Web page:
Wada’s behavior here seems to be closer to that of a Christian missionary than one of their followers. Nevertheless, he himself never was baptized and remained a follower of the Zen sect until his death. Whatever the reason for this was, these sources tell us that the diplomatic use of the clock in the Japan mission had already been established at least by around 1570. Furthermore, they also show that the background to this strategy was not only the initiative of missionaries but also the important role played by Japanese collaborators like Wada.
We have received the clock and the large breviary that Your Lordship [Teotónio of Braganza] gave to us. Because the clock is such a large object and since Your Lordship gives me the freedom to present it to whom it will be best [used], I will bring it to Kyoto and I might present it to Nobunaga, his son, or another great lord. 10
One day Nobunaga suddenly visited our residence and he came upon the Fathers before they knew of his arrival. [..] Nobunaga kept his attendants on the lower floor of the residence and went up to the top floor, and spoke to the Fathers and the Brothers with great affection and familiarity, and went to see the clock, and also saw a clavier and a viola that we had in the house, and he had someone play both, listening to them with pleasure. [..] (then) he went to see the bell and the other curious things that the Fathers have in that house. Those items are extremely necessary in order to attract the gentiles. For they are very curious, they flock to see them and, as we experience every day, this serves as a lure to make them familiar with us and listen to our sermon. 11
Nobunaga was very happy to give permission for the Society to build the first Christian seminary in the same city in 1580. In fact, he had been very friendly to, and never against, Christianity throughout his life, until his death in 1582. No matter how much clocks contributed to this result, there is no doubt that the Jesuits recognized it as a useful tool to entertain influential people and, by creating a friendly atmosphere, to make them listen to Christian preaching.
It should be pointed out here that in this same period, the Society began missionary activities in mainland China, and, from its very beginning, the missionaries used mechanical clocks as a tool for propagation. For example, Michele Ruggieri (羅明堅, 1543–1607) was the first to succeed in getting permission to settle in mainland China by presenting a clock to the governor general Chen Rui 陳瑞 (fl. sixteenth century) at Zhaoqing 肇慶 in December 1582, although that permission was immediately withdrawn. Matteo Ricci (利瑪竇, 1552–1610) brought that clock from Goa to Macau in August of the same year and while in Goa, frequently visited a craftworker to learn about clocks. In 1583, Ricci, in order to obtain permission to settle in China again, brought a clockmaker from Macao to Zhaoqing with him and let him make a clock for Wang Pan 王泮 (fl. sixteenth century), the governor of the city. 12 Did these attempts by the two pioneers of the China mission to make use of Western clocks, have anything to do with the early cases in Japan as described above?
When we think of this possibility, we should first note that the mission in China in this early stage was not separate from the Japan mission but rather a part of the activities of the vice-province of Japan, the administrative mission unit of the Society. It was not until 1619 that the China mission was formally separated to become an independent vice-province. 13 More importantly, Jesuit activities in both countries during this period had two critical points in common: Valignano as the common leader and Macao as the common base. It was Valignano who summoned both Ruggieri and Ricci to Macao to prepare to enter China. We should not forget that they needed to respect Valignano’s judgment, including to whom they should present clock as a special gift. Macao was the meeting point of the missionaries who were traveling from and to both countries where they could exchange information and experiences with each other. Ruggieri, Ricci, and Valignano stayed together in Macao from August to December 1582. Valignano stayed in Japan for a long time before he came back to Macao. He was not only acquainted with the diplomatic use of clocks in Japan, but also in 1580 he brought with him that magnificent large clock to present to Nobunaga or any other powerful lord. Lastly, according to the letter of Francesco Pasio (1554–1612) who visited Governor General Chen of Zhaoqing with Ruggeri, it was Valignano who made the decision to present a clock to Governor General Chen “not to miss this chance but to try our luck,” 14 which eventually led to the first permission to stay in Mainland China.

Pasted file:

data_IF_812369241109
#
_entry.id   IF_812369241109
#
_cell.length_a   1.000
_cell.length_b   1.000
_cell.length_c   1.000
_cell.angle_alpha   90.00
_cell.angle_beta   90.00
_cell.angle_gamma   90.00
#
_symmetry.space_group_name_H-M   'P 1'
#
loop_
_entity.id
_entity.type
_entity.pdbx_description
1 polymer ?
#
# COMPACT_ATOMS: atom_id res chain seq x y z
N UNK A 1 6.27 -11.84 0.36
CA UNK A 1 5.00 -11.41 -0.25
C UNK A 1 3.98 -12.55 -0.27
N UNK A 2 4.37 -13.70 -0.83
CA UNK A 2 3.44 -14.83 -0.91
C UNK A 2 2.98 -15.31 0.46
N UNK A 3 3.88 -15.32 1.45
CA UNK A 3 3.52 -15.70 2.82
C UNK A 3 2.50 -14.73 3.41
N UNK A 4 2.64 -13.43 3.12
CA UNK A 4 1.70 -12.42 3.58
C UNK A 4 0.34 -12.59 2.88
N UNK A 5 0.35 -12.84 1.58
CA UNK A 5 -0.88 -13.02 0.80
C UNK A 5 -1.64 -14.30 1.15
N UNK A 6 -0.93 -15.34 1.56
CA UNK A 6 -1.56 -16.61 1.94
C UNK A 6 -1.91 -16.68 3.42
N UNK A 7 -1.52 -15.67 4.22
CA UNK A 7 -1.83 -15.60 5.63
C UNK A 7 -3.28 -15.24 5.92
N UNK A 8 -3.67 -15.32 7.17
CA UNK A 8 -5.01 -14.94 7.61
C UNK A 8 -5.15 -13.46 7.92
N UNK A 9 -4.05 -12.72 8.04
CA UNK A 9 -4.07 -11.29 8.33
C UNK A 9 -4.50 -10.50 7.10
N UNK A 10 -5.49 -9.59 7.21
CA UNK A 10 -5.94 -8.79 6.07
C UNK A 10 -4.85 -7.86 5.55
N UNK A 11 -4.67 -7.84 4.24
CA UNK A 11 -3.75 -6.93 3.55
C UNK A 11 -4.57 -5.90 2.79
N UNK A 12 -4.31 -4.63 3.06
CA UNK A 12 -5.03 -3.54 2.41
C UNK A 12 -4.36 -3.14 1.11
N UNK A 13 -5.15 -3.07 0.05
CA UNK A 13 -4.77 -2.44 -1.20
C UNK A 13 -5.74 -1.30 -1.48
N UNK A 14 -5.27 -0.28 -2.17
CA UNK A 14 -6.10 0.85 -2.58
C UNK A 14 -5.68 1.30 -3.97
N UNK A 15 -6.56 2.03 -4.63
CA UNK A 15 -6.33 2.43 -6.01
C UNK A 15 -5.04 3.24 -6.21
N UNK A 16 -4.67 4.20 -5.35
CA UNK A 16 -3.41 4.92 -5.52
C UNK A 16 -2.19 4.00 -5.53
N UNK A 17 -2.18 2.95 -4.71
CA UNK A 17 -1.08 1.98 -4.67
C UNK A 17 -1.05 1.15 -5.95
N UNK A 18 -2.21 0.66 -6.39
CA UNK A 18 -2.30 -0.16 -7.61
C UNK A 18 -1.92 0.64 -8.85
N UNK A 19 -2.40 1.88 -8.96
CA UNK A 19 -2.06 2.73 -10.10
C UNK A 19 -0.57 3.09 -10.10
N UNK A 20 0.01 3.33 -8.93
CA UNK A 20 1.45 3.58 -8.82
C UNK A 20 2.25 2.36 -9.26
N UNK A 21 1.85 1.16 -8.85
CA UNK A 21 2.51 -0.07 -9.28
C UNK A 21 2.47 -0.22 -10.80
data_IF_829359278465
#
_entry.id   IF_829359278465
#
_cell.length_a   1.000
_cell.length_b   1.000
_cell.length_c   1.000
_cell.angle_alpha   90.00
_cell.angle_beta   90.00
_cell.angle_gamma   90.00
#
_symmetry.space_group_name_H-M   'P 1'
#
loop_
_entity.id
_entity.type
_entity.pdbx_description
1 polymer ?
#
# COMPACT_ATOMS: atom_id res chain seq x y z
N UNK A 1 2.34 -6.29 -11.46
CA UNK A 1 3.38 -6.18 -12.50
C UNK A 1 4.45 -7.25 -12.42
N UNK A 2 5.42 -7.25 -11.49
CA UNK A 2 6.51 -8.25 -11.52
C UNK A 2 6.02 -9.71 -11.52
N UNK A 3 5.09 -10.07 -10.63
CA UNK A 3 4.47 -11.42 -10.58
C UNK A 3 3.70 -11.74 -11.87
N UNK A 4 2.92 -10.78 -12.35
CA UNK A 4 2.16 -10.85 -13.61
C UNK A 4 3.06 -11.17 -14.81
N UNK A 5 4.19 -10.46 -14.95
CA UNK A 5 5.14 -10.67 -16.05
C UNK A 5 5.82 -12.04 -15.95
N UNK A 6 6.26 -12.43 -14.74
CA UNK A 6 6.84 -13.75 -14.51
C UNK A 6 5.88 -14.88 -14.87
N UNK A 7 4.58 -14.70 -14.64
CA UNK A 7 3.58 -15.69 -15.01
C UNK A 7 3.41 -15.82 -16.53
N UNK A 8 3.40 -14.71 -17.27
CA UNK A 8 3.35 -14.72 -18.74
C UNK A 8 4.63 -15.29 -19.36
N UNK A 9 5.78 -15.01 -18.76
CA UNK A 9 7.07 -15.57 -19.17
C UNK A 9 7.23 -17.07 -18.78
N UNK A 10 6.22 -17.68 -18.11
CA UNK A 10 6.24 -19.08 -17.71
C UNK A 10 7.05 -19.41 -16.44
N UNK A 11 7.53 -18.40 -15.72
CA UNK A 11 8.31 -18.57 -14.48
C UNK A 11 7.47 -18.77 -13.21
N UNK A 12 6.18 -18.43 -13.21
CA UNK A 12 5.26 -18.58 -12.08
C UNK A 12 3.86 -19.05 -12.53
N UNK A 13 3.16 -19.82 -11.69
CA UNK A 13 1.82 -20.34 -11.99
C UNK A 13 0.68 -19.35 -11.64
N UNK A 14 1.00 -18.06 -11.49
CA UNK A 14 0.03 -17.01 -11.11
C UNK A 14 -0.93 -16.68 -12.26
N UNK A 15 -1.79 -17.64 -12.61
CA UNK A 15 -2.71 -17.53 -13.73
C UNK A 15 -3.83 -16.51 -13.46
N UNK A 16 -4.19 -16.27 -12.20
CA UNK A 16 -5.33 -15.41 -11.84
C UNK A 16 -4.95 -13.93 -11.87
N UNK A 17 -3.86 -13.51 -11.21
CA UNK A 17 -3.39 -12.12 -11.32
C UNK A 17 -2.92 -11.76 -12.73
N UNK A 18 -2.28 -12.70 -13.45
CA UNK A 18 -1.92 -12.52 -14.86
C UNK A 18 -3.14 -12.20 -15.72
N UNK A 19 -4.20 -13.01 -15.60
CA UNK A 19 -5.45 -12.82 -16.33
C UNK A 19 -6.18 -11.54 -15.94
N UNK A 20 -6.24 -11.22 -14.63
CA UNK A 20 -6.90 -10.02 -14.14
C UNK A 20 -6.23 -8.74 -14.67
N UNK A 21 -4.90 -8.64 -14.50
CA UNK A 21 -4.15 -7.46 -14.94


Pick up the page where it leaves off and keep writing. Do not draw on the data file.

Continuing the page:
Taking these factors into account, we can safely assume that the introduction of “clock diplomacy,” as one historian has called it, 15 into the China mission was promoted by Valignano, who was very familiar with thirty years of Jesuit experience in Japan. Thus, the Japan mission was the source of this strategy in China that later saw great success at the hands of Ricci.
Valignano also presented a clock to Toyotomi Hideyoshi (豊臣秀吉, 1537–98) who, as a successor to Nobunaga, unified the whole of Japan. In 1591, during his second visit in Japan, Valignano had an audience with Hideyoshi, together with the four young Japanese delegates who had been sent to Rome as the Tensho embassy and had just returned to Japan. It might have been the clock that the archbishop of Évora once gave him or one of the four clocks that the embassy was given by Guglielmo Gonzaga (1538–87), duke of Mantua, and his son. 16 Although we have no detailed record on how Hideyoshi responded to this novel gift, it is not hard to imagine that he was very much pleased with it, because the day after the audience (March 3, 1591), he summoned “[Brother João ‘Tçuzu’ Rodrigues (1561?–1633)] and [Ito] Mancio [a member of the embassy], so they could teach him how to adjust the clock that was presented by the Visitor.” 17